US2010/055290 relates to a heat stable concentrated dairy liquid and cream product. Accordingly, it is desirable to provide an improved production method and/or tackle at least some of the problems associated with the prior art or, at least, to provide a commercially useful alternative thereto. Accordingly, in a first aspect the present disclosure provides a method of producing a liquid dairy concentrate, the method comprising:

providing a liquid dairy ingredient having a fat content of at least 35wt%;

concentrating the liquid dairy ingredient by ultrafiltration and/or diafiltration to obtain a concentrated liquid dairy ingredient as the retentate;

adding sucrose and/or trisodium citrate to form a modified retentate;

blending the modified retentate with one or more further ingredients; and homogenising the blend to form a liquid dairy concentrate,

wherein, during the step of blending the modified retentate with said one or more further ingredients, the retentate is at a temperature of at least 60°C.

The present invention will now be further described. In the following passages different aspects of the invention are defined in more detail. Each aspect so defined may be combined with any other aspect or aspects unless clearly indicated to the contrary. In particular, any feature indicated as being preferred or advantageous may be combined with any other feature or features indicated as being preferred or advantageous.

A dairy ingredient is a food product produced from the milk of mammals, typically cows. Dairy ingredients typically take a number of forms including milk, cream, and butter. Milk products directly obtained tend to separate (or can be separated) into fractions depending on the relative fat content. In this way a cream layer may form on top of a milk and the relative fat contents will be at least 18wt% for the cream and less than 5.5wt% for the milk. Different fat levels can be achieved by concentrating and/or mixing milk and cream fractions. A "liquid" dairy ingredient is an ingredient comprising sufficient water to be pumpable. A typical liquid dairy ingredient for the present process will have a solids content in the range of from 30 to 55wt%. It will be appreciated that the liquid ingredient will be a suspension of milk-derived fats and proteins. In the context of the product produced by the method described herein, a concentrate is a composition suitable for mixing with an aqueous medium to form a beverage. That is, the concentrate would preferably not be a ready to drink formulation and would instead by consumed with dilution. The ratio of dilution would preferably be in an amount of from 5:1 and 9:1. For example, a 25g concentrate would preferably be dilute with between 125g and 225g of water to form a final beverage between 150 and 250g.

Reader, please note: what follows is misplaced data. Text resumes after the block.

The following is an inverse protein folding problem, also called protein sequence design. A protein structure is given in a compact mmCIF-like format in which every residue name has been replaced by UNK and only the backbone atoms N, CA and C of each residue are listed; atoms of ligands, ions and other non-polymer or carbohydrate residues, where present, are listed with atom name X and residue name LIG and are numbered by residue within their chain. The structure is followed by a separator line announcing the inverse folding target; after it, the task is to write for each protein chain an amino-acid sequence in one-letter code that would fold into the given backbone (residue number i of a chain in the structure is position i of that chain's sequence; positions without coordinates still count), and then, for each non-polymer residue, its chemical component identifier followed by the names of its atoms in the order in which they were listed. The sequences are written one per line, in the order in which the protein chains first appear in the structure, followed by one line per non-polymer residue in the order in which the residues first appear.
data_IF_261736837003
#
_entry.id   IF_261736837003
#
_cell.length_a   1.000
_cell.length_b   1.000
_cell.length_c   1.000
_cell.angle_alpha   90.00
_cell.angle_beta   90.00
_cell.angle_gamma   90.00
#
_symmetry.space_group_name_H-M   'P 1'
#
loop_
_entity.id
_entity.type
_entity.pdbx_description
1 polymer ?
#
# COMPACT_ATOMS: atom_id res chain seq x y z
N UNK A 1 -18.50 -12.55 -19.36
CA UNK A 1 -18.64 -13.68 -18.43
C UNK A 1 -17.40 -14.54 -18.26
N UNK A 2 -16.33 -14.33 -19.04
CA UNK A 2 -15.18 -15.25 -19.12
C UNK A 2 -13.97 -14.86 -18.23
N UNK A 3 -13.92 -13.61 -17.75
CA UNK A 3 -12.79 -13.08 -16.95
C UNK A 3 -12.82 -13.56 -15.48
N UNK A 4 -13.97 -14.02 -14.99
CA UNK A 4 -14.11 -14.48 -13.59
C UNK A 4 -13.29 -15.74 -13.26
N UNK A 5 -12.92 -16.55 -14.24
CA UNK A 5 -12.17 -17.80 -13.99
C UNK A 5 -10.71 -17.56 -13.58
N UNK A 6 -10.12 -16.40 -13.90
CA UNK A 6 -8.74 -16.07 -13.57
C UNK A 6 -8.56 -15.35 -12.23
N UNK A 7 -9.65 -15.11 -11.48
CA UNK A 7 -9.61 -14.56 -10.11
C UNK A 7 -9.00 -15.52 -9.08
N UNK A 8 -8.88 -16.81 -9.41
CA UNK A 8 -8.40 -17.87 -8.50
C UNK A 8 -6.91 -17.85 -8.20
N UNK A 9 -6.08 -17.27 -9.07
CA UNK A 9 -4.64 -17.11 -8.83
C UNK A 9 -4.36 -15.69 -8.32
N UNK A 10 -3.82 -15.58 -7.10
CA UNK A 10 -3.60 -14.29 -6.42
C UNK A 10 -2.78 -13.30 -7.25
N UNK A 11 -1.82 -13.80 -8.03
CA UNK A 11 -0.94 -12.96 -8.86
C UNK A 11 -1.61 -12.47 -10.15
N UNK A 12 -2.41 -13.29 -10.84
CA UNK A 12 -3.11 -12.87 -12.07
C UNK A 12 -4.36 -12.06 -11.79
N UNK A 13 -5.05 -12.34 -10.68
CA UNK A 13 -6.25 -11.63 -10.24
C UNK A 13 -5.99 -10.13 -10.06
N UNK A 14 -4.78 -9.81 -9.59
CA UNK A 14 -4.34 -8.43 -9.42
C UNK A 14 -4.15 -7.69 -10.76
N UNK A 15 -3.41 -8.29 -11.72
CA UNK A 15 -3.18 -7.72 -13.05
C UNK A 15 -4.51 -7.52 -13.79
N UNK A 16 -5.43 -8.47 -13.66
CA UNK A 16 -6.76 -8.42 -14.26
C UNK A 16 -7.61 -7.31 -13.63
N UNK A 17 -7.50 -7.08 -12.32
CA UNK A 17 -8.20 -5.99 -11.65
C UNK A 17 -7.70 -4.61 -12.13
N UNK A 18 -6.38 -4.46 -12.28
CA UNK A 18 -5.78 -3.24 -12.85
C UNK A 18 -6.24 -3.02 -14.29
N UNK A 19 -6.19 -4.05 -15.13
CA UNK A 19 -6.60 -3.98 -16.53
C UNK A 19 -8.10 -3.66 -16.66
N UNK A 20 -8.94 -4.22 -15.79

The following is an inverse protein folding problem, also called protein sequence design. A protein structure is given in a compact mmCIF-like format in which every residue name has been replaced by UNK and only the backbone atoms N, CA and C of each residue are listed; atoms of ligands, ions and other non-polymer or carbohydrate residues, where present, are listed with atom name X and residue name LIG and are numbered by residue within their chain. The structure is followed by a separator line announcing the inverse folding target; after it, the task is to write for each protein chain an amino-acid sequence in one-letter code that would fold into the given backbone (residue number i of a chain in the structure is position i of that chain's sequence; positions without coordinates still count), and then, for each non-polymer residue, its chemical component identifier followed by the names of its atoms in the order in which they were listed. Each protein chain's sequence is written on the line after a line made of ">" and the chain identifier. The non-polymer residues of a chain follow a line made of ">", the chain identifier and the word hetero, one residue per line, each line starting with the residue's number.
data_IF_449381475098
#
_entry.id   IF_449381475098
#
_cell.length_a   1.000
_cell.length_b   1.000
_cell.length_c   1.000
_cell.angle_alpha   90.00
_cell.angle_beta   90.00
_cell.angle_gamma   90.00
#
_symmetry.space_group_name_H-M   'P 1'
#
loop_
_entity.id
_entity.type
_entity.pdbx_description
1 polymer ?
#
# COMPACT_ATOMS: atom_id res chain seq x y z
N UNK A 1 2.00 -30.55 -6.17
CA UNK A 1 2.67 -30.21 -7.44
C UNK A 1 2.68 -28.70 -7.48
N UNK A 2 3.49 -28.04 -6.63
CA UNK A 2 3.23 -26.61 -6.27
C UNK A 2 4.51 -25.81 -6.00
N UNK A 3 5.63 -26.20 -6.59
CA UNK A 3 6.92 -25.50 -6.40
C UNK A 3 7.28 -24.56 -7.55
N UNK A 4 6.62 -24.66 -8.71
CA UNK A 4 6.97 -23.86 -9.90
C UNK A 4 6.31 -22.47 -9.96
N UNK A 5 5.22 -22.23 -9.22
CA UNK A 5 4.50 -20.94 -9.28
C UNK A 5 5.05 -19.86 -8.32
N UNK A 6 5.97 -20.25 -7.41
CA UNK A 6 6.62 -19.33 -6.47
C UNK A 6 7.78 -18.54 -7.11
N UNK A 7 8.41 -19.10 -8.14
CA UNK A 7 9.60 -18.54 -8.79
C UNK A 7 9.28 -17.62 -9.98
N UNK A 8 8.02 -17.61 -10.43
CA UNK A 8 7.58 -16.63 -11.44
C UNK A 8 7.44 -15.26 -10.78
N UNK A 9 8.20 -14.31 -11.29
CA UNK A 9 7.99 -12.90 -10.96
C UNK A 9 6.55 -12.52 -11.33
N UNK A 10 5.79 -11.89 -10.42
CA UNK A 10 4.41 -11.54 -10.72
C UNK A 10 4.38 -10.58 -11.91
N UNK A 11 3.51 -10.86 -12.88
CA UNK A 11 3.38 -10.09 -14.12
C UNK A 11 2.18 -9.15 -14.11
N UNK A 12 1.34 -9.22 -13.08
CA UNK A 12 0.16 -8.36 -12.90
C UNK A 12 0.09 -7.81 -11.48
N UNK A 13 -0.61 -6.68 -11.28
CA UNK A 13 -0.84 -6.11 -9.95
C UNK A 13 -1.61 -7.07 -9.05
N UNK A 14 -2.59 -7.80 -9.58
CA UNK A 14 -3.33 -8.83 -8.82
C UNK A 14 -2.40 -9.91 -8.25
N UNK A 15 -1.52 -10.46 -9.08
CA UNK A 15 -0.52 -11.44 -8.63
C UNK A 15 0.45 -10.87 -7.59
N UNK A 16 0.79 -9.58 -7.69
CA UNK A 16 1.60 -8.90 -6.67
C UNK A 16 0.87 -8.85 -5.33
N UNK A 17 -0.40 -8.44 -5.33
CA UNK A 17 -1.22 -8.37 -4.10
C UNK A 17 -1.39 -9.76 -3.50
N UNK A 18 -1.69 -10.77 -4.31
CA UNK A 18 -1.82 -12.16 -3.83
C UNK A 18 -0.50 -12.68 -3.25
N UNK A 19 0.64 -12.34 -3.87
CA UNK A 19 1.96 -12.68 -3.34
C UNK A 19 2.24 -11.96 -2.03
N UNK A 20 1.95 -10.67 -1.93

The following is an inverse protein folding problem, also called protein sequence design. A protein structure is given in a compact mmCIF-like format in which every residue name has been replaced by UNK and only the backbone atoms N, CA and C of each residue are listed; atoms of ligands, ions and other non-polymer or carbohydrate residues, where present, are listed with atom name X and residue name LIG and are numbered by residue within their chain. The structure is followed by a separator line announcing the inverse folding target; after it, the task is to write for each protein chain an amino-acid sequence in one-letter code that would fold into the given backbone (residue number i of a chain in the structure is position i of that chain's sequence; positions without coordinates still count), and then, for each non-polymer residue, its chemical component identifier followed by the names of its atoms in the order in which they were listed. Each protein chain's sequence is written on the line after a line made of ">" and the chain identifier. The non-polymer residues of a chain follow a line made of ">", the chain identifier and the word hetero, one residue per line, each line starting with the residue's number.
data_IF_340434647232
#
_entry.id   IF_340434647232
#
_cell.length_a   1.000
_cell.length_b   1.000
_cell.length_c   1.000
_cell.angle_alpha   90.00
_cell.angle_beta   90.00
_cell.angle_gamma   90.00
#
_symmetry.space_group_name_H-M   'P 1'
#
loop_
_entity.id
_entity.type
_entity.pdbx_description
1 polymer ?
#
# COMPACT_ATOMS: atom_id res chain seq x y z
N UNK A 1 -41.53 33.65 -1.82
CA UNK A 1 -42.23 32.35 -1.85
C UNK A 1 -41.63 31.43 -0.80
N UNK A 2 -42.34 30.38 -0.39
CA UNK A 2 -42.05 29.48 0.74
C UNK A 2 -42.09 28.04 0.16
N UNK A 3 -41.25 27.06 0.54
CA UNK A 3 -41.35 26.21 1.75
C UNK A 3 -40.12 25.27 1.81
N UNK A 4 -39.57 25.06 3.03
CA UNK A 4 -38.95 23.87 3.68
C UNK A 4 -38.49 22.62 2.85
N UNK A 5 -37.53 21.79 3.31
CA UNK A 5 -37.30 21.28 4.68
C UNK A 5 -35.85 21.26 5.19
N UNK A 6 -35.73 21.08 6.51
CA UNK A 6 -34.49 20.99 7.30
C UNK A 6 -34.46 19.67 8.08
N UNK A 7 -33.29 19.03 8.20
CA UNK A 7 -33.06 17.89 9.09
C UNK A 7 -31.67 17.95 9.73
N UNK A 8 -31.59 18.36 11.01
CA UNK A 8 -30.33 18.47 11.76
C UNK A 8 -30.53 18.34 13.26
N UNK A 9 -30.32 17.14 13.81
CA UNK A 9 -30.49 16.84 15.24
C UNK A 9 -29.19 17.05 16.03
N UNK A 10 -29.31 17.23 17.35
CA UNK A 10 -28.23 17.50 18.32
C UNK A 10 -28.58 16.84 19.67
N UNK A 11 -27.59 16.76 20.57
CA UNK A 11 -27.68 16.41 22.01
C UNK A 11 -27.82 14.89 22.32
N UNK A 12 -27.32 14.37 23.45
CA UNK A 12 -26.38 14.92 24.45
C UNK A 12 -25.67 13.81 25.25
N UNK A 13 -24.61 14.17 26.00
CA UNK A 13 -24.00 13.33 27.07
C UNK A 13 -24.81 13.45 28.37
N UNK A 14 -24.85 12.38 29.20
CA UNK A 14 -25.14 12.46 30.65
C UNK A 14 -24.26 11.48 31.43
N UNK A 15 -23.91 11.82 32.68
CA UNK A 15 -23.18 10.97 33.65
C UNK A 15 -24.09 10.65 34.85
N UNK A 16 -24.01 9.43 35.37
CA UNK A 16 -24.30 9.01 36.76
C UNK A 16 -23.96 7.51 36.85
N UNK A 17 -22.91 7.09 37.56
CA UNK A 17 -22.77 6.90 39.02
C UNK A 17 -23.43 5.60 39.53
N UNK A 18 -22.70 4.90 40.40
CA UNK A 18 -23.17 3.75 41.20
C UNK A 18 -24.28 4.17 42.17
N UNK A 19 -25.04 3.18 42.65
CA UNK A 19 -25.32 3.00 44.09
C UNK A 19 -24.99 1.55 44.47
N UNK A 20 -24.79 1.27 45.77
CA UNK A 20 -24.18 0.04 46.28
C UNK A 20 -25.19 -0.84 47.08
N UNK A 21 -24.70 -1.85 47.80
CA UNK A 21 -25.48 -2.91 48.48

The fats present in the concentrate are preferably dairy fats. That is, fats which are derived from milk, rather than supplemented or added fat components.

Casein is a milk protein and is well known along with whey protein in dairy ingredients. The levels of fat and protein which can be found in different dairy ingredients varies significantly by ingredient type and any processing that has been conducted. A cream ingredient will typically have a high fat content and a low protein content: for example, the protein content of a 40wt% fat-content cream may be in the region of 2-3wt%, of which 80wt% may typically be casein protein. The protein content of a 0.03wt% fat- content skimmed milk product, however, ' may be in the region of 8-10wt%, of which 90wt% may typically be casein protein. Accordingly, the inventors have found that they can increase the levels of casein in a cream by concentrating the cream and then introducing a skimmed milk concentrate.